The Text and History cluster within the Performance Studies program focuses on the history of the production and reception of dramatic texts and performance practices. It situates performance texts in political, social and historical contexts in transcultural settings, from the ancient, to the early modern and the contemporary world. It also theorizes the issues raised around performance that took place in an historical past.

Approaches in relationship to performance include:

  • Historical study of the people who create and the audiences that take part in performance
  • Theoretical approaches and methodologies to performance and performance studies, including changes in theories of performance, and the use of performance studies’ theories to think about the construction of the historical past
  • Phenomenological analysis of the changing spatial and temporal dimensions of performance
  • Textual, literary and rhetorical exploration of theatrical and performance texts in a wide range of media.

Examples of faculty and student research areas:

  • Exploration of production history through archives of theatre and performance spaces relating to the San Francisco Mime Troupe
  • Religious ritual from the medieval to modern period as central to defining the role and position of women
  • Sixteenth and seventeenth century English drama, theater history, performance of games, masculinity, sound studies.
  • Modern Chinese drama, film, television drama, political theater, street theater, women’s theater, comparative literature, literary theory, cultural studies, and performance studies.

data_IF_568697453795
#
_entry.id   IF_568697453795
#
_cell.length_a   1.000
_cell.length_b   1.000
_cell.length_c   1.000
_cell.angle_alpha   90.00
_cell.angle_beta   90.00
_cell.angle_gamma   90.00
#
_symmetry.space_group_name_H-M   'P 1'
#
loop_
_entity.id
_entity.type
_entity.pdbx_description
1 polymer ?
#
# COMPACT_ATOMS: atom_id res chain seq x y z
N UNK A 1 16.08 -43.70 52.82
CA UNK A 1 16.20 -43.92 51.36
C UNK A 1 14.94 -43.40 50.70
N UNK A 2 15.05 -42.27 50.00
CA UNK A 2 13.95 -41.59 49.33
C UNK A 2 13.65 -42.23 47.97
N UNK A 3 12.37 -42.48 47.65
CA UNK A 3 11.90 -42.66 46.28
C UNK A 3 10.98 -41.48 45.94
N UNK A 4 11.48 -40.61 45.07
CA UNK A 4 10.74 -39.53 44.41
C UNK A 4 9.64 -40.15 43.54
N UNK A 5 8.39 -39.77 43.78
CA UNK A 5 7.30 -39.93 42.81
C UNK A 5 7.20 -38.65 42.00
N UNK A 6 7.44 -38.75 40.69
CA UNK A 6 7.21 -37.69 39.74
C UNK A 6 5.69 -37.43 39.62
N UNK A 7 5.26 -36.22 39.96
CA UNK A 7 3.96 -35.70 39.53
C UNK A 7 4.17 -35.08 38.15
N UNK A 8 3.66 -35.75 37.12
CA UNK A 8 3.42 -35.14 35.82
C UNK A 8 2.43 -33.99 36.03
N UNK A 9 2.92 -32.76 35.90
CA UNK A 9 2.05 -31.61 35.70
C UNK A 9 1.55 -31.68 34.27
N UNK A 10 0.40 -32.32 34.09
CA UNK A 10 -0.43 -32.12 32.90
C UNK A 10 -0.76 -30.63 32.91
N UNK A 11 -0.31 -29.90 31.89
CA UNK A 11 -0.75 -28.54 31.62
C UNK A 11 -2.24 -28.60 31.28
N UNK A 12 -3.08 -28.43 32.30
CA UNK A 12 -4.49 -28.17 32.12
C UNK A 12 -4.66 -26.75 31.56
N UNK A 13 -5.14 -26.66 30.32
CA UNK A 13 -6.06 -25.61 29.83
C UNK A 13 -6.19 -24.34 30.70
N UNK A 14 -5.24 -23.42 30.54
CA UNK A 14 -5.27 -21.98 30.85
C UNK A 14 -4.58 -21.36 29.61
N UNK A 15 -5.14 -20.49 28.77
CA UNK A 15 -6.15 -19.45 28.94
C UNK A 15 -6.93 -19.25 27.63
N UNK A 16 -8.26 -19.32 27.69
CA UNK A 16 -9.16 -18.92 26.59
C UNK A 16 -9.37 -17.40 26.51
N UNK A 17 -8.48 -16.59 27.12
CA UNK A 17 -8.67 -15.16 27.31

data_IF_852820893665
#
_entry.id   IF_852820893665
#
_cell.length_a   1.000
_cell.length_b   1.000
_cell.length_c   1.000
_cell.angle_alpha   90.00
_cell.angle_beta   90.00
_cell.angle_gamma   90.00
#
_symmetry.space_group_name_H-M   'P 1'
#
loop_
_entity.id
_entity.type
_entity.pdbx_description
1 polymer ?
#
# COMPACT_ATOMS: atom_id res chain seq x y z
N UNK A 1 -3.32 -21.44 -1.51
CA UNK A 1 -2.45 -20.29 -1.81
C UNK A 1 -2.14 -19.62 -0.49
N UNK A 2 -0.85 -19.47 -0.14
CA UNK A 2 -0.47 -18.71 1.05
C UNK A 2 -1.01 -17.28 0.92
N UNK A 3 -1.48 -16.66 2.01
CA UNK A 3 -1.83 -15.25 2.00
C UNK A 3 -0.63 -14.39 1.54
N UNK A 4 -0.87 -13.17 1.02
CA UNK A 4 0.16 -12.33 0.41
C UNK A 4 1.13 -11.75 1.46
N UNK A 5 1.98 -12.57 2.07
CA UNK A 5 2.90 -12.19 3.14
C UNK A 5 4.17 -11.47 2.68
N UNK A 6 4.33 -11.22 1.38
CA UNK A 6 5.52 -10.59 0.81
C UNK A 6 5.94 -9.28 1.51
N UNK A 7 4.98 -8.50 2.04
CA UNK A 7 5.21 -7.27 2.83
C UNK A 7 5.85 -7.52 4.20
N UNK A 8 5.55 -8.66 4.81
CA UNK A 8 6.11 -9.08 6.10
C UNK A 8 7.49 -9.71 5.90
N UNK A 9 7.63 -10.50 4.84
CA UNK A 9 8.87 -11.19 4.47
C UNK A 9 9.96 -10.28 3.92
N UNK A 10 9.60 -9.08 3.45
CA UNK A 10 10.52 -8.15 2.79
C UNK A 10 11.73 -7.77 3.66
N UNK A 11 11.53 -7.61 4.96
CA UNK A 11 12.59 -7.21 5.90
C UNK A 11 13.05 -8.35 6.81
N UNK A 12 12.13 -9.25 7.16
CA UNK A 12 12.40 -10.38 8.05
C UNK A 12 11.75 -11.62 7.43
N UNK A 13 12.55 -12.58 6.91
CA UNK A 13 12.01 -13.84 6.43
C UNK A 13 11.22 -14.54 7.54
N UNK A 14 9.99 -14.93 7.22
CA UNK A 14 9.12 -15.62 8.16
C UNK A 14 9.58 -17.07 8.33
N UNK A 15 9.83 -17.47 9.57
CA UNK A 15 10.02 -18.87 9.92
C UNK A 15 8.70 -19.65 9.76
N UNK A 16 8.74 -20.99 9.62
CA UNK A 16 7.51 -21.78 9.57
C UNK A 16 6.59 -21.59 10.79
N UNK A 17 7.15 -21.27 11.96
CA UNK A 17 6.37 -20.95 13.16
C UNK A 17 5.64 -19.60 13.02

• Medieval and early modern French literature, theater, and culture. Ethics and politics in fifteenth- and sixteenth-century farce; medieval romance, Molière, and the Theater of the Absurd.
  • Twentieth-century American composers and the mythology of the American West; eighteenth- and nineteenth-century aesthetics, reception history, and representations of music in literature.
  • Nineteenth- and early-twentieth-century British literature, culture, and politics; gender studies; film and visuality; print culture and media studies; late-Victorian dramatic revival and the socialist movement; Shaw, Wilde and Ibsen.
  • Early modern Spanish literature and drama: drama as textual, cultural and performative practice; theatrical spaces and playhouses; Golden Age comedia studies; history of Spanish theater; transatlantic drama
  • Ancient Mediterranean art; Greek theater; Greek and Roman cult practice; religious ritual as performance.
  • Early modern and modern Islamic Art and Architectural History, urban history, theory of architectural preservation, and architecture and gender
  • Modern European and American drama, Theory of drama and performance, History of American cinema, Family trauma in contemporary American film
  • Gender and film studies, the history and representation of violence and warfare, German literature and culture from the eighteenth century to the present
  • Medieval cartography; classical receptions; film and the classical world
  • Poetic and visual representations of dance in the late Middle Ages; their role in the modern construction of medieval